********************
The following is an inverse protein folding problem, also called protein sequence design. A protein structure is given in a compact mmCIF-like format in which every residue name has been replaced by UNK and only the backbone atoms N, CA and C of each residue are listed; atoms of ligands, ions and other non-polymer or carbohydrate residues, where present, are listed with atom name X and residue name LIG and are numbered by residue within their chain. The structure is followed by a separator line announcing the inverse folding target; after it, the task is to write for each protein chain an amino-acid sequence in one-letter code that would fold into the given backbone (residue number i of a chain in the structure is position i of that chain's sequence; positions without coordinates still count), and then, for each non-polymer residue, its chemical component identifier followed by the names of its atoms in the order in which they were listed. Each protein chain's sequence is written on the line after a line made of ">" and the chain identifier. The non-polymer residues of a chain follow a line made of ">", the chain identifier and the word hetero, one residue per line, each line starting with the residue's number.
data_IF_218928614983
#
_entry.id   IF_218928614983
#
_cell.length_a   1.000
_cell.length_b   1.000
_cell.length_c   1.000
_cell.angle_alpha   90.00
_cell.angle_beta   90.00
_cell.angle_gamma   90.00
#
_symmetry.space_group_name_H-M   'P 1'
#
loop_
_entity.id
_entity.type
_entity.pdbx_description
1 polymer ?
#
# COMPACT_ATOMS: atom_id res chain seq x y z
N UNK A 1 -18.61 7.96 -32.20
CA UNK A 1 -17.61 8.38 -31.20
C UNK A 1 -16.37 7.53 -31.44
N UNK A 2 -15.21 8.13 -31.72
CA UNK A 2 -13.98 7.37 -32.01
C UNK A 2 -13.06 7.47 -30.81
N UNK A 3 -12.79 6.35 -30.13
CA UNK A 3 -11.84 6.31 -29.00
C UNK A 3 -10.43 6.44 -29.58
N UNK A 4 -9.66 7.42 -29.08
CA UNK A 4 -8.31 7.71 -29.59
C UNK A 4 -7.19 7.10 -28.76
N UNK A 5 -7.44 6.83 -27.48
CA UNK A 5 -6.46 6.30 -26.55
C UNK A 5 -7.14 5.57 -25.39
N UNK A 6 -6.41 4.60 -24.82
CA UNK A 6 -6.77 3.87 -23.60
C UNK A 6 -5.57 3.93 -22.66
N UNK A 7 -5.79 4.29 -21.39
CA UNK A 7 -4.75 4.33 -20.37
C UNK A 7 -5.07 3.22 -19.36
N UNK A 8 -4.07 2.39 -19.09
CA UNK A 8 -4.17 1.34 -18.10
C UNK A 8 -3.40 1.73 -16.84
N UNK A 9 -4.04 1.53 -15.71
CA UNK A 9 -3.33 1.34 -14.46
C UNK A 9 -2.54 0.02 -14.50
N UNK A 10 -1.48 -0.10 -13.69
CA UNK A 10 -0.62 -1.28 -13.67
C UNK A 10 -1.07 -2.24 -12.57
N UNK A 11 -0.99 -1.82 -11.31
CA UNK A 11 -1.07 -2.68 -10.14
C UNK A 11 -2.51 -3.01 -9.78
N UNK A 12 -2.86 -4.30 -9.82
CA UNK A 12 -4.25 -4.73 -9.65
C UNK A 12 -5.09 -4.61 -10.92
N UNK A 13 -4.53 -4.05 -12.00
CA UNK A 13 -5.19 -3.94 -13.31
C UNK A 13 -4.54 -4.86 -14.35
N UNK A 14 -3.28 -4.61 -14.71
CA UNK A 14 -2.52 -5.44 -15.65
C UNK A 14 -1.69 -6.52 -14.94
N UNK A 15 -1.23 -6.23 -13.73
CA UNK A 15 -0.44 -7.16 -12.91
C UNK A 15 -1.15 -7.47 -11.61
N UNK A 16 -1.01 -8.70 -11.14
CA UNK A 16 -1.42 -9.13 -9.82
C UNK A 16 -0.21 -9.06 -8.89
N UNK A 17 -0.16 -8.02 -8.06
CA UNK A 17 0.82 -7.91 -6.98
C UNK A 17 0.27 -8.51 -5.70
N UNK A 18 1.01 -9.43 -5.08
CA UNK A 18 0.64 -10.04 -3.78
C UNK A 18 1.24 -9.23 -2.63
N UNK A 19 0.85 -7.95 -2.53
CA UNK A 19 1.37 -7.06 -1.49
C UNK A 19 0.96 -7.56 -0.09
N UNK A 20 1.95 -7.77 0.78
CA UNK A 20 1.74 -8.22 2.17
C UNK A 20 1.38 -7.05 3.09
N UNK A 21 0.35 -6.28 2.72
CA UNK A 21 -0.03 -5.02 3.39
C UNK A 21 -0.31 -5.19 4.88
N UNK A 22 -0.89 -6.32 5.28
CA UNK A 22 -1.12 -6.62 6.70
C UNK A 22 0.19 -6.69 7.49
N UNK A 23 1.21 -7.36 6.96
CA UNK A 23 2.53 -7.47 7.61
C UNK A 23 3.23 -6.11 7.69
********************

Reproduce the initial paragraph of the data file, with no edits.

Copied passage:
The following is an inverse protein folding problem, also called protein sequence design. A protein structure is given in a compact mmCIF-like format in which every residue name has been replaced by UNK and only the backbone atoms N, CA and C of each residue are listed; atoms of ligands, ions and other non-polymer or carbohydrate residues, where present, are listed with atom name X and residue name LIG and are numbered by residue within their chain. The structure is followed by a separator line announcing the inverse folding target; after it, the task is to write for each protein chain an amino-acid sequence in one-letter code that would fold into the given backbone (residue number i of a chain in the structure is position i of that chain's sequence; positions without coordinates still count), and then, for each non-polymer residue, its chemical component identifier followed by the names of its atoms in the order in which they were listed. Each protein chain's sequence is written on the line after a line made of ">" and the chain identifier. The non-polymer residues of a chain follow a line made of ">", the chain identifier and the word hetero, one residue per line, each line starting with the residue's number.